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Help with Banked turns - Physics

  1. Nov 17, 2014 #1
    So i'm having a hard time understanding baked turns involving roads. Mainly I'm confused on how to derive the friction force into the x and y components and why it turns be like so. I also am confused about when i encounter a problem that involves friction in banked turns like in the picture below. Ignore the coefficient of friction; I'm just trying to understand the physics of it. phy 3.png
  2. jcsd
  3. Nov 17, 2014 #2

    Simon Bridge

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    Welcome to PF;
    The key to these problems is to realize that, in order to go around the circle at a constant speed, the net force must point directly towards the center of the circle.
    If there is no friction, then there are only twp forces on the car.
    Therefore these must sum to a single force pointing horizontally to the right (in the pic).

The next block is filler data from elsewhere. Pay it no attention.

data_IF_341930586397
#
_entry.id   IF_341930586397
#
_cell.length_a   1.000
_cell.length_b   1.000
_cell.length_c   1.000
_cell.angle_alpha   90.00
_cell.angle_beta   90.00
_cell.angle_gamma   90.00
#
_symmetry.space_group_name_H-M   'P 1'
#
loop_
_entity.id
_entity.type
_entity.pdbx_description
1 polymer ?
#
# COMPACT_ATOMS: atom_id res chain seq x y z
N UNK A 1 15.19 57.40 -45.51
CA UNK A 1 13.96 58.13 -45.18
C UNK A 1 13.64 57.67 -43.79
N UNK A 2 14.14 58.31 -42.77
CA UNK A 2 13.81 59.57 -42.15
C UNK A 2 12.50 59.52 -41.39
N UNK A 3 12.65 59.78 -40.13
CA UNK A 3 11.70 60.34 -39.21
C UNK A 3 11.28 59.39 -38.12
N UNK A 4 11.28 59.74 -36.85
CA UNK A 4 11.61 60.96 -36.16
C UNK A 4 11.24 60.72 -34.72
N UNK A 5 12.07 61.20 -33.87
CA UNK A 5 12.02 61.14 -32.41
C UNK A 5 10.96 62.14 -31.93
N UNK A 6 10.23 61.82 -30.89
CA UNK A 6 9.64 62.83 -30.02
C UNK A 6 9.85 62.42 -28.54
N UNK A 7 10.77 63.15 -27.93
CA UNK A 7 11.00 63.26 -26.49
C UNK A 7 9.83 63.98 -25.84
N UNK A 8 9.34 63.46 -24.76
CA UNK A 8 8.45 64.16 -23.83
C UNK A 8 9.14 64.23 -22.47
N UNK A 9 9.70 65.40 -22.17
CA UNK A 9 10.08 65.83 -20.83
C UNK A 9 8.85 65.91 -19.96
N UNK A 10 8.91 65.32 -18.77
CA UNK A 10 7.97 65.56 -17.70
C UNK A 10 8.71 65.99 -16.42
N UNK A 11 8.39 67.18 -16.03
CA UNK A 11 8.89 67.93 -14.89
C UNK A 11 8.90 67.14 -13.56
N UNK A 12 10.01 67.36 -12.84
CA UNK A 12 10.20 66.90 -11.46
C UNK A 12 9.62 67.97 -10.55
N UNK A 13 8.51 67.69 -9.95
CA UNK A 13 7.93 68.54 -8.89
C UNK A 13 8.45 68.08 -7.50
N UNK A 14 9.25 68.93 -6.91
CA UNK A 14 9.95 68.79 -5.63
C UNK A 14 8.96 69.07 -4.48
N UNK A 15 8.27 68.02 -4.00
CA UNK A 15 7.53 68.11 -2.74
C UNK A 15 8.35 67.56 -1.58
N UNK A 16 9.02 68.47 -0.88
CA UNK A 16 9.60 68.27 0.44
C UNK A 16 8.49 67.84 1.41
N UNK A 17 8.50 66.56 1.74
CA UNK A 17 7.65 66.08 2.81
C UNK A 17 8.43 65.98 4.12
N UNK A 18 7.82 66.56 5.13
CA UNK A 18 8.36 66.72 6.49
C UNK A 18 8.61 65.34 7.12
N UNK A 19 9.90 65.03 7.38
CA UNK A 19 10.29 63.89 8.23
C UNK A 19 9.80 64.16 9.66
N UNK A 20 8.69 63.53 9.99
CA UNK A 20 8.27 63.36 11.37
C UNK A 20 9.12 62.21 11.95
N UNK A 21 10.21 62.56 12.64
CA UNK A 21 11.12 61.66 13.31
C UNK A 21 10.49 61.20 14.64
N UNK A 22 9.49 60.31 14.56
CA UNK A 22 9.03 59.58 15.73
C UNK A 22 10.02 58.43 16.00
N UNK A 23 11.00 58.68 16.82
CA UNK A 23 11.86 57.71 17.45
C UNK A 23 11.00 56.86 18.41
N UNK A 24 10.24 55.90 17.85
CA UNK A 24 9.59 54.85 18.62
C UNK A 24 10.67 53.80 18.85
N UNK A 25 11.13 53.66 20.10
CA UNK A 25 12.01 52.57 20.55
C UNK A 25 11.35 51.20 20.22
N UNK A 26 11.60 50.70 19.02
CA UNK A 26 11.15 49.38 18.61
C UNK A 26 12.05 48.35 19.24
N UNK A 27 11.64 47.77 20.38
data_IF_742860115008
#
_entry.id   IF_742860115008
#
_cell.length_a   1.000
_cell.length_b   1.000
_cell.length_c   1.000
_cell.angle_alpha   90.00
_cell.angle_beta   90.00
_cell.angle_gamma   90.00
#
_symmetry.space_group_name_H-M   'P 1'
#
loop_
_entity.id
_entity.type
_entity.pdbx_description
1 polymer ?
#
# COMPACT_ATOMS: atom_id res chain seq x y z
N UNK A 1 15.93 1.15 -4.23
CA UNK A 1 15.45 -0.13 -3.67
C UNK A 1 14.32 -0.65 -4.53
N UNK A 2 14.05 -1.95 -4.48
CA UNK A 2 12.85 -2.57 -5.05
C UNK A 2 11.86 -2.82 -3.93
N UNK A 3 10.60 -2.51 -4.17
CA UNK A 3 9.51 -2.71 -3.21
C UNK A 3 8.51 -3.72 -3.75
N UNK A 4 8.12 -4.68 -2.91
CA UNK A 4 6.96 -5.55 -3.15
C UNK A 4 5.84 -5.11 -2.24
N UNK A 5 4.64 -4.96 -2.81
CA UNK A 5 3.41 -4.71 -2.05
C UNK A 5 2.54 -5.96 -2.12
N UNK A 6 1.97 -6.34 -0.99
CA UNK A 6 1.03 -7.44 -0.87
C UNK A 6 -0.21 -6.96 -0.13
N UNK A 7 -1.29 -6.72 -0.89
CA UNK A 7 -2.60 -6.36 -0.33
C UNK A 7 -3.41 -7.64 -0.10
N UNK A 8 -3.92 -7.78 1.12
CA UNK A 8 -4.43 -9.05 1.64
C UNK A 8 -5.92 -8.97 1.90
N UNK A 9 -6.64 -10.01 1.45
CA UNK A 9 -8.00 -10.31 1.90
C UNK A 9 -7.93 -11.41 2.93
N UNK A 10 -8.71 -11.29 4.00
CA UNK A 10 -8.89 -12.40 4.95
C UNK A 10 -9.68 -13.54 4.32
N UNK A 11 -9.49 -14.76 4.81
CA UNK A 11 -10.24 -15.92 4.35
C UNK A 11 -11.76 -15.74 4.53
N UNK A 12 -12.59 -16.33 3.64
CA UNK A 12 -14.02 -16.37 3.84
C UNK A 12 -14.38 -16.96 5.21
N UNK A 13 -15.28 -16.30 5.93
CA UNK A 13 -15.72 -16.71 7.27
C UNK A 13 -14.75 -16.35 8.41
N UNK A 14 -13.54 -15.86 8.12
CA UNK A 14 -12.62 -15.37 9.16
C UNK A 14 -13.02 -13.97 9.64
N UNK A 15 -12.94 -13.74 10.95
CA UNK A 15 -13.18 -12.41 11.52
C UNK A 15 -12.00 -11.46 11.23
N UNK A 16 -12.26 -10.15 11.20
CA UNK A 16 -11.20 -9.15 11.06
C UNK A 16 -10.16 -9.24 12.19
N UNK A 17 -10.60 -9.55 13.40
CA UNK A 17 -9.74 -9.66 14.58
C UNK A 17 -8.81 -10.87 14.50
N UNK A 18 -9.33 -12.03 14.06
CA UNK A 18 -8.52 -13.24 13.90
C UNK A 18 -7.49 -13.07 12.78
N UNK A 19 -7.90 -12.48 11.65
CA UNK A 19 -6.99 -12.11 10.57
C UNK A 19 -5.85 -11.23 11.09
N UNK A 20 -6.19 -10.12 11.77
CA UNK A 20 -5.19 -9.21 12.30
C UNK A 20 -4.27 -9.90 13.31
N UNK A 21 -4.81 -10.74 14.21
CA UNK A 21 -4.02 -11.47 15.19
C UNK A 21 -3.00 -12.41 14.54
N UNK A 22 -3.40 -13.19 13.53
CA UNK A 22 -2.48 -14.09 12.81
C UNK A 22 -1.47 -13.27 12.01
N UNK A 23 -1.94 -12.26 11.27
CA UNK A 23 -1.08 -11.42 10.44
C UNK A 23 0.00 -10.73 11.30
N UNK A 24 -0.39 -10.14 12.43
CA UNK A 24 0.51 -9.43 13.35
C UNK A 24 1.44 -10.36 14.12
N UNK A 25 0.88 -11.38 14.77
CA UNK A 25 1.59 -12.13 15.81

You can add vectors head-to-tail.
  4. Sep 20, 2015 #3
    when car goes on a banked road, the normal reaction is perpendicular to the road. On breaking up the components, u get the sine component of the normal reaction in the horizontal direction.this is what balances the tendency of the body to slip outwards. Banking makes the bend more safe to traverse at high speed, as NsinA and the friction supply the essential centripetal acceleration for balancing the tendency of slipping which is radially outwards.

    "A" is the banked angle.
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